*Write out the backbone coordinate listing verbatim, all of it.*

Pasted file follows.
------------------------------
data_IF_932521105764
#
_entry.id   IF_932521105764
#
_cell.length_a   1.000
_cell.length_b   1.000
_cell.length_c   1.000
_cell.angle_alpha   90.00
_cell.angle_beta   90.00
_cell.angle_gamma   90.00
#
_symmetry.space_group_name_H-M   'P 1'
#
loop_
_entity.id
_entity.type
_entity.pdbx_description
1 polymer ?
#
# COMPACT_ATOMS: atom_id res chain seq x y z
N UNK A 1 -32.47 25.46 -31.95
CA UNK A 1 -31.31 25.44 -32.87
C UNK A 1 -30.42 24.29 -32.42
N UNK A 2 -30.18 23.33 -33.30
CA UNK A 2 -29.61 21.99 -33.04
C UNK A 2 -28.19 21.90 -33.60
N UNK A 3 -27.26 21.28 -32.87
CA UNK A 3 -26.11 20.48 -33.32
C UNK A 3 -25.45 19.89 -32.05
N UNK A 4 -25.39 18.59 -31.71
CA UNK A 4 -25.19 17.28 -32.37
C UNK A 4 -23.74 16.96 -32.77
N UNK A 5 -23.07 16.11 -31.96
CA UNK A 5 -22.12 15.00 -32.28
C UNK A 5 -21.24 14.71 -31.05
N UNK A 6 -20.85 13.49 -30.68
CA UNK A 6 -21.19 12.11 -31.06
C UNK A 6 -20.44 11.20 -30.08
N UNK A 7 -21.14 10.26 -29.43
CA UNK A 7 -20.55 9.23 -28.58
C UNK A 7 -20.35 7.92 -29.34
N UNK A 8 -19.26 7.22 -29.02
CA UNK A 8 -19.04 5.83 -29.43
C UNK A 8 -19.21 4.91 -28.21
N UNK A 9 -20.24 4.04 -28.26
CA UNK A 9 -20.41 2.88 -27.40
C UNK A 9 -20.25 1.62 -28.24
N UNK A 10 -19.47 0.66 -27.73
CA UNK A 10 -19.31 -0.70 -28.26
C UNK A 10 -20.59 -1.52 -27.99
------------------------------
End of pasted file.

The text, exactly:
data_IF_932521105764
#
_entry.id   IF_932521105764
#
_cell.length_a   1.000
_cell.length_b   1.000
_cell.length_c   1.000
_cell.angle_alpha   90.00
_cell.angle_beta   90.00
_cell.angle_gamma   90.00
#
_symmetry.space_group_name_H-M   'P 1'
#
loop_
_entity.id
_entity.type
_entity.pdbx_description
1 polymer ?
#
# COMPACT_ATOMS: atom_id res chain seq x y z
N UNK A 1 -32.47 25.46 -31.95
CA UNK A 1 -31.31 25.44 -32.87
C UNK A 1 -30.42 24.29 -32.42
N UNK A 2 -30.18 23.33 -33.30
CA UNK A 2 -29.61 21.99 -33.04
C UNK A 2 -28.19 21.90 -33.60
N UNK A 3 -27.26 21.28 -32.87
CA UNK A 3 -26.11 20.48 -33.32
C UNK A 3 -25.45 19.89 -32.05
N UNK A 4 -25.39 18.59 -31.71
CA UNK A 4 -25.19 17.28 -32.37
C UNK A 4 -23.74 16.96 -32.77
N UNK A 5 -23.07 16.11 -31.96
CA UNK A 5 -22.12 15.00 -32.28
C UNK A 5 -21.24 14.71 -31.05
N UNK A 6 -20.85 13.49 -30.68
CA UNK A 6 -21.19 12.11 -31.06
C UNK A 6 -20.44 11.20 -30.08
N UNK A 7 -21.14 10.26 -29.43
CA UNK A 7 -20.55 9.23 -28.58
C UNK A 7 -20.35 7.92 -29.34
N UNK A 8 -19.26 7.22 -29.02
CA UNK A 8 -19.04 5.83 -29.43
C UNK A 8 -19.21 4.91 -28.21
N UNK A 9 -20.24 4.04 -28.26
CA UNK A 9 -20.41 2.88 -27.40
C UNK A 9 -20.25 1.62 -28.24
N UNK A 10 -19.47 0.66 -27.73
CA UNK A 10 -19.31 -0.70 -28.26
C UNK A 10 -20.59 -1.52 -27.99